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trials is the reduction of potential bias, cointervention and contamination between treatment and control groups.

All these factors will also influence the cost of patient satisfaction surveys.
David Moher, MSc Karen Sullivan Clinical Epidemiology Unit Loeb Medical Research Institute Ottawa Civic Hospital Ottawa, Ont.

widely used as a lipid-lowering agent. Patients have to be well motivated to comply with a niacin regimen. When they do so I have found niacin therapy to be very successful in the management of

hypercholesterolemia.
Paul Jaconello, MD Center for Nutritional & Preventive Medicine Toronto, Ont.

References
1.

2.

Dr. Walter raises several questions about the use of niacinamide as a substitute for niacin to reduce Moher D, Sullivan K: Assessing patient satisfaction in randomized controlled cholesterol levels. We wish to retrials: some design and measurement spond and to put into perspective issues. Controlled Clin Trials (in press) the statements that he takes from Moher D, Weinberg A, Hanlon R et al: our publication Compendium of Effects of a medical team coordinator on length of hospital stay. Can Med Pharmaceuticals and Specialties

Assoc J 1992; 146: 511-515 3. Parker SC, Kroboth FJ: Practical problems of conducting patient-satisfaction surveys. J Gen Intern Med 199 1; 6: 430-435 4. McDaniel C, Nash JG: Compendium of instruments measuring patient satisfaction with nursing care. QRB 1990; 16: 182-188 5. Naylor CD: Two cheers for meta-analysis: problems and opportunities in aggregating results of clinical trials [E]. Can MedAssoc J 1988; 138: 891-895 6. Aaronson NK: Quality of life assessment in clinical trials: methodologic issues. Controlled Clin Trials 1989; 10 (suppl): 195S-208S 7. Guyatt G, Walter S, Norman G: Measuring change over time: assessing the usefulness of evaluative instruments. J Chron Dis 1987; 40: 171-178

(CPS).

Niacin versus niacinamide


r. Anthony A.J. Walter's letter "Megavitamin and megamineral therapy in childhood" (Can Med Assoc J 1992; 146: 2140) indicates that perhaps niacinamide reduces serum cholesterol levels. This is not so: it seems that when the niacin molecule takes on an amide group the cholesterol-lowering as well as the vasodilating effects are inhibited. This is a pity, since niacinamide could otherwise be D
990
CAN MED ASSOCJ 1992; 147(7)

Niacinamide is not effective in lowering serum cholesterol levels and is therefore not approved for this purpose in Canada. Niacin and niacinamide are identical in their functions as vitamins, but their pharmacologic and toxic properties differ markedly with respect to other actions, including the lowering of cholesterol levels. The lipid-lowering effect of niacin has no relation to this agent's role as a vitamin.2 In high doses (more than 1 g) a lot of niacin remains unchanged; the serum concentrations of both low-density lipoprotein (LDL) and very-low-density lipoprotein (VLDL) are reduced and that of J. Mattiussi, BSP high-density lipoprotein is in- Andrea Drug information pharmacist creased.3 The reduction of the Diane Blais, BPharm, DPH VLDL level is rapid, and the mag- Head, Drug Information Division nitude of the decrease is depen- Canadian Pharmaceutical Association dent on the initial VLDL concen- Ottawa, Ont. tration. The LDL level decreases References more slowly, with a maximum decrease after 3 to 5 weeks, the 1. Krogh CME, Gillis MC, Welbanks L et magnitude of which is related to al (eds): Compendium of Pharmaceuticals and Specialties, 27th ed, Can the dose of niacin.2 Pharm Assoc, Ottawa, 1992 The adverse effects of high doses of niacin are well docu- 2. Brown MS, Goldstein JL: Drugs used in the treatment of hyperlipoproteinemias mented: cutaneous flushing (espe[chap 36]. In Goodman Gilman A, Rall cially of the face and neck) and Nies AS et al (eds): Goodman and TW, pruritus occur within 20 minutes Gilman's The Pharmacological Basis of? after administration and persist Therapeutics, 8th ed, Pergamon, New York, 1990: 893-894 for 30 to 60 minutes. Tolerance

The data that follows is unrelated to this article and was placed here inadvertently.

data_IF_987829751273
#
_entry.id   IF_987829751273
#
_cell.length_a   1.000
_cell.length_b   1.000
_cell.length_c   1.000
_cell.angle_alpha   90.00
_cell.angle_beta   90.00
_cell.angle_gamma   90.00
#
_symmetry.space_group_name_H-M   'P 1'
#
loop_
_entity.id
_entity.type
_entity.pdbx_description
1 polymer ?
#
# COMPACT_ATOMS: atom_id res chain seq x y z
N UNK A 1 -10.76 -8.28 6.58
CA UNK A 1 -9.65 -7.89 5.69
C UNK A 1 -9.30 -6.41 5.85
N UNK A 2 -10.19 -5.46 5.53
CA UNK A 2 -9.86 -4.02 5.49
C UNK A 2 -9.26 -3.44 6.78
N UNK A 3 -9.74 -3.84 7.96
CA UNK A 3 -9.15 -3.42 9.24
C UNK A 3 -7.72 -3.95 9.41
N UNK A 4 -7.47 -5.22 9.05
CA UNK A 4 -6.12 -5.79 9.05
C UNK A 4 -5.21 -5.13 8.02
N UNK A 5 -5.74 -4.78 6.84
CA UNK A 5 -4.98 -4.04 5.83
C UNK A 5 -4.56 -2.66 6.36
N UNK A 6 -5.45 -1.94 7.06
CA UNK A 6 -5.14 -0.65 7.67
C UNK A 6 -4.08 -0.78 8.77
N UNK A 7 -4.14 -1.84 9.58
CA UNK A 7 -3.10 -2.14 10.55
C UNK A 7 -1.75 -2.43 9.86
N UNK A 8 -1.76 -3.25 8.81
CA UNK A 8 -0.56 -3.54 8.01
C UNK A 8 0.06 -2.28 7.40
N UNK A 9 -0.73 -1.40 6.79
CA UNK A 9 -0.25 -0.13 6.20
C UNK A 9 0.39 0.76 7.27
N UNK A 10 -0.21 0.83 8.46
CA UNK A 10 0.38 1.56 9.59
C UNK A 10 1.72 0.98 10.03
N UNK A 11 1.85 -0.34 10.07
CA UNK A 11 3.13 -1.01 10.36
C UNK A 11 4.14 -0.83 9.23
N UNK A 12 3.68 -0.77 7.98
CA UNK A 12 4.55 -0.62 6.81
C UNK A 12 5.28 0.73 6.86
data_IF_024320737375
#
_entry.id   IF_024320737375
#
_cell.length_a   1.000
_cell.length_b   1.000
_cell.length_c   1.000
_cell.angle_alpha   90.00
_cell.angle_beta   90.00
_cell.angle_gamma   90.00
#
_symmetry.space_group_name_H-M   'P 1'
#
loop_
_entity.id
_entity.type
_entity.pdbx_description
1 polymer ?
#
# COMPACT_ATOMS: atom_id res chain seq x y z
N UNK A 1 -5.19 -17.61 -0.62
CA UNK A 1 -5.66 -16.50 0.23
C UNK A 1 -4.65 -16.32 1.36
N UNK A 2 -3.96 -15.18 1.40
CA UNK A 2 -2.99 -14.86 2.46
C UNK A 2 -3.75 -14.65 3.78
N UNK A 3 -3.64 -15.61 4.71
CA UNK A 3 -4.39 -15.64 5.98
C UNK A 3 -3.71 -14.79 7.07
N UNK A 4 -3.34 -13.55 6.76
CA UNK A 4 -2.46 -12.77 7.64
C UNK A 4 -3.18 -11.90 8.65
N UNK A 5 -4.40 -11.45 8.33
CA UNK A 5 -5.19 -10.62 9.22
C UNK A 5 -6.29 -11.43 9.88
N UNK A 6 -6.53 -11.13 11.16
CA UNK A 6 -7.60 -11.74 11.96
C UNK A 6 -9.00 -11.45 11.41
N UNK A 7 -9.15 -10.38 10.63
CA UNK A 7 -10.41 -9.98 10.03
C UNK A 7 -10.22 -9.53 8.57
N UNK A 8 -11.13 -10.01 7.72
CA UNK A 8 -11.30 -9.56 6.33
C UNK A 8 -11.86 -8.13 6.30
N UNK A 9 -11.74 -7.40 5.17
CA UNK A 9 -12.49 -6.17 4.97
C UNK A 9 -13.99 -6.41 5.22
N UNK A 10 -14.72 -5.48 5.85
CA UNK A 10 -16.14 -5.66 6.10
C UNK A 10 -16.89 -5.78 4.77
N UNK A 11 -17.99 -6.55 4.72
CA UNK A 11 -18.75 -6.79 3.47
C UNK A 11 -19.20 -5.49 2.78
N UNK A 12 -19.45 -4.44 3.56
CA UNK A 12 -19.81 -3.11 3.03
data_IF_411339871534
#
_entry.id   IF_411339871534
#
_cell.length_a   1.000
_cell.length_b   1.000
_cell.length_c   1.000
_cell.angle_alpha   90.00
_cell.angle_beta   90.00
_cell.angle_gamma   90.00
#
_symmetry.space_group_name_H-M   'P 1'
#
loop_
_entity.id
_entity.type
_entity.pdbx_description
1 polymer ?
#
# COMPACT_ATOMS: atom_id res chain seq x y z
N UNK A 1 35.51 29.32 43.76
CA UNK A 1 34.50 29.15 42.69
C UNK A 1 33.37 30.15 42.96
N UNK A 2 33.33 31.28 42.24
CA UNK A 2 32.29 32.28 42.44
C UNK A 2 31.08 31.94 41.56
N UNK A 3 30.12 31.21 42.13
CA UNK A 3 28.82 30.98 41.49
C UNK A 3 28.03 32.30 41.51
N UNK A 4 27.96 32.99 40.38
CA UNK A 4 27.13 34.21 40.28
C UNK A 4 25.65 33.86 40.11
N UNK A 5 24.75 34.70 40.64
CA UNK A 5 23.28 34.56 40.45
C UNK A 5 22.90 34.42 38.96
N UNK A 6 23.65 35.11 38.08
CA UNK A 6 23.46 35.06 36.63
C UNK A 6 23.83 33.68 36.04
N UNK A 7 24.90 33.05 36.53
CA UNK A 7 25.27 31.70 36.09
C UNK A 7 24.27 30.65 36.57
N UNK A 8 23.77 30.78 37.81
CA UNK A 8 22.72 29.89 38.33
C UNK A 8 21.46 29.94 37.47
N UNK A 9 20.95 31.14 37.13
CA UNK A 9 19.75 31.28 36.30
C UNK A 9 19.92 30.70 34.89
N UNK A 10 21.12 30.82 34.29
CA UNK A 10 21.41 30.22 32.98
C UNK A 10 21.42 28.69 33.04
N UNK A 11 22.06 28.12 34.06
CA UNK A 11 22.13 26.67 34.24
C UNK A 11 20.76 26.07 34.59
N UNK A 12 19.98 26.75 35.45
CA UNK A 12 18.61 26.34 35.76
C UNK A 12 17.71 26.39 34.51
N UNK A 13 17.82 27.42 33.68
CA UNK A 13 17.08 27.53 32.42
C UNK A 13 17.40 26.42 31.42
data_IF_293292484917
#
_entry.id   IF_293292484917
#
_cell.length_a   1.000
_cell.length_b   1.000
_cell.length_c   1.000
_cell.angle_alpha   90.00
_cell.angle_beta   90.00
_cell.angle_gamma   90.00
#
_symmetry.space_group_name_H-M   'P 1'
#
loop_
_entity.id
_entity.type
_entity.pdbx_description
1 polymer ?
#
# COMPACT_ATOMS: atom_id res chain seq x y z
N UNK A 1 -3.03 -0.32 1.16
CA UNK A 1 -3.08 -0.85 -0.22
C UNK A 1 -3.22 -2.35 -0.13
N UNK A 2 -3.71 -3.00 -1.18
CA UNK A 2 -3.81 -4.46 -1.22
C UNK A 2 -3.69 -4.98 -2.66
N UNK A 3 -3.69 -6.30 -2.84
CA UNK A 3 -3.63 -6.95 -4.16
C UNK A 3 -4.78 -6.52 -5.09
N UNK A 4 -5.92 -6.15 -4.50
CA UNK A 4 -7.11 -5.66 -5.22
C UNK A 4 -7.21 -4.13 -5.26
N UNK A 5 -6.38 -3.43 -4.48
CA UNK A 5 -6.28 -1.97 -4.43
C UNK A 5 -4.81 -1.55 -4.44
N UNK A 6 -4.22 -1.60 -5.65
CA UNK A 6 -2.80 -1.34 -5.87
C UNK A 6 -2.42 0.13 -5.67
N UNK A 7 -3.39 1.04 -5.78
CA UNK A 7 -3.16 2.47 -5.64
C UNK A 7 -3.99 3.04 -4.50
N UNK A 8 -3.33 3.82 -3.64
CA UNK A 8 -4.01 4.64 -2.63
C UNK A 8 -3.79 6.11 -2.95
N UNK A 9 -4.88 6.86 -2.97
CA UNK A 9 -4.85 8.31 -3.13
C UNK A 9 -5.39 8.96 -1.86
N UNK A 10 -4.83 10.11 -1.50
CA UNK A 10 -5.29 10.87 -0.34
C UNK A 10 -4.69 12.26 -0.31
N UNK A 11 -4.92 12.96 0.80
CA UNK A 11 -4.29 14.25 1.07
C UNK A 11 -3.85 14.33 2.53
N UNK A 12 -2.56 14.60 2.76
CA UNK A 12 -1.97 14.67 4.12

LE lerOCTOBRE 1992

usually develops after several weeks of therapy. Gastrointestinal upset is also common. Niacin may be given with food and divided into two to four doses daily. As Dr. Leonard I. Levine mentions (ibid: 104), increasing the dose gradually has been effective. Others have suggested the administration of acetylsalicylic acid, 325 mg, 30 minutes before the niacin to decrease the cutaneous vasodilation, which is thought to be mediated by prostaglandins.2-4 The CPS contains two separate monographs for niacin and niacinamide. These are general monographs, compiled by the CPS Drug Information Division and reviewed by the Editorial Advisory Panel. In the "Indications" section of the monographs it can be seen that niacin is indicated for the lowering of elevated serum cholesterol levels, whereas niacinamide is not. Niacin is converted to niacinamide in vivo, and this is necessary for its action as a vitamin. Niacinamide does not possess the cutaneous vasodilating properties of niacin and is therefore suitable as an alternative for the prevention of niacin deficiency or in the treatment of pellagra, for which it is indicated.2'3 We appreciate Walter's comments and will ensure that there is no potential for misinterpretation in the next edition of the CPS.